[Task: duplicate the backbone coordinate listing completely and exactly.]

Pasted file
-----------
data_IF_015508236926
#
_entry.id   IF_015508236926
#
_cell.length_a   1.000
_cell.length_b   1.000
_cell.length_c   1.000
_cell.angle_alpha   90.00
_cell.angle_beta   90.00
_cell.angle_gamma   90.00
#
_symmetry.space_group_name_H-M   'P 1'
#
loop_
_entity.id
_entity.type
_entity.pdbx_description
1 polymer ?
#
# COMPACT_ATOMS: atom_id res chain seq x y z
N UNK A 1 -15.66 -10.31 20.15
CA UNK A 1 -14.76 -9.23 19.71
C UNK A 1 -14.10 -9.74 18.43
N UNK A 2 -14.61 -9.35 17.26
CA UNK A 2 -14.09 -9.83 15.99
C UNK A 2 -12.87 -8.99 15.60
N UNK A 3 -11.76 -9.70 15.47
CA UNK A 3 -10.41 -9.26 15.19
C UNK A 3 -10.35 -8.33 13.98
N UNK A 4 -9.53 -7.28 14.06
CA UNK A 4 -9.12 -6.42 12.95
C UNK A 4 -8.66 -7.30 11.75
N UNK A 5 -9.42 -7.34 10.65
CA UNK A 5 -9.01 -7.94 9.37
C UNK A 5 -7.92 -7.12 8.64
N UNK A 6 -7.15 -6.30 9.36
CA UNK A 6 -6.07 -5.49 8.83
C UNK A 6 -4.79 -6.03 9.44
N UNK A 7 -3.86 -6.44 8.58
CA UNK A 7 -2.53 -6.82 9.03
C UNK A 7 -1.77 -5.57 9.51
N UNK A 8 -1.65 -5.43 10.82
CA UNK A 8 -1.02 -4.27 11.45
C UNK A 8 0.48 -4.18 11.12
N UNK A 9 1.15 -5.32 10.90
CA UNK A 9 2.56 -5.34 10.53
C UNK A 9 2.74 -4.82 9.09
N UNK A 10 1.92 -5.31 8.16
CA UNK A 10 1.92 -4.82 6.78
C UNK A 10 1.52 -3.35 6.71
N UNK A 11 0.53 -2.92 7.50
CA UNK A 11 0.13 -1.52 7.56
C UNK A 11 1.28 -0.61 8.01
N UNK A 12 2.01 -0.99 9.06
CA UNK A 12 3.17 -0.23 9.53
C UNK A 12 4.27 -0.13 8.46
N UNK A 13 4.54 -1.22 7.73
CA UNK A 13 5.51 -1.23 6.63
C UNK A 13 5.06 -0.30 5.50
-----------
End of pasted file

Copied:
data_IF_015508236926
#
_entry.id   IF_015508236926
#
_cell.length_a   1.000
_cell.length_b   1.000
_cell.length_c   1.000
_cell.angle_alpha   90.00
_cell.angle_beta   90.00
_cell.angle_gamma   90.00
#
_symmetry.space_group_name_H-M   'P 1'
#
loop_
_entity.id
_entity.type
_entity.pdbx_description
1 polymer ?
#
# COMPACT_ATOMS: atom_id res chain seq x y z
N UNK A 1 -15.66 -10.31 20.15
CA UNK A 1 -14.76 -9.23 19.71
C UNK A 1 -14.10 -9.74 18.43
N UNK A 2 -14.61 -9.35 17.26
CA UNK A 2 -14.09 -9.83 15.99
C UNK A 2 -12.87 -8.99 15.60
N UNK A 3 -11.76 -9.70 15.47
CA UNK A 3 -10.41 -9.26 15.19
C UNK A 3 -10.35 -8.33 13.98
N UNK A 4 -9.53 -7.28 14.06
CA UNK A 4 -9.12 -6.42 12.95
C UNK A 4 -8.66 -7.30 11.75
N UNK A 5 -9.42 -7.34 10.65
CA UNK A 5 -9.01 -7.94 9.37
C UNK A 5 -7.92 -7.12 8.64
N UNK A 6 -7.15 -6.30 9.36
CA UNK A 6 -6.07 -5.49 8.83
C UNK A 6 -4.79 -6.03 9.44
N UNK A 7 -3.86 -6.44 8.58
CA UNK A 7 -2.53 -6.82 9.03
C UNK A 7 -1.77 -5.57 9.51
N UNK A 8 -1.65 -5.43 10.82
CA UNK A 8 -1.02 -4.27 11.45
C UNK A 8 0.48 -4.18 11.12
N UNK A 9 1.15 -5.32 10.90
CA UNK A 9 2.56 -5.34 10.53
C UNK A 9 2.74 -4.82 9.09
N UNK A 10 1.92 -5.31 8.16
CA UNK A 10 1.92 -4.82 6.78
C UNK A 10 1.52 -3.35 6.71
N UNK A 11 0.53 -2.92 7.50
CA UNK A 11 0.13 -1.52 7.56
C UNK A 11 1.28 -0.61 8.01
N UNK A 12 2.01 -0.99 9.06
CA UNK A 12 3.17 -0.23 9.53
C UNK A 12 4.27 -0.13 8.46
N UNK A 13 4.54 -1.22 7.73
CA UNK A 13 5.51 -1.23 6.63
C UNK A 13 5.06 -0.30 5.50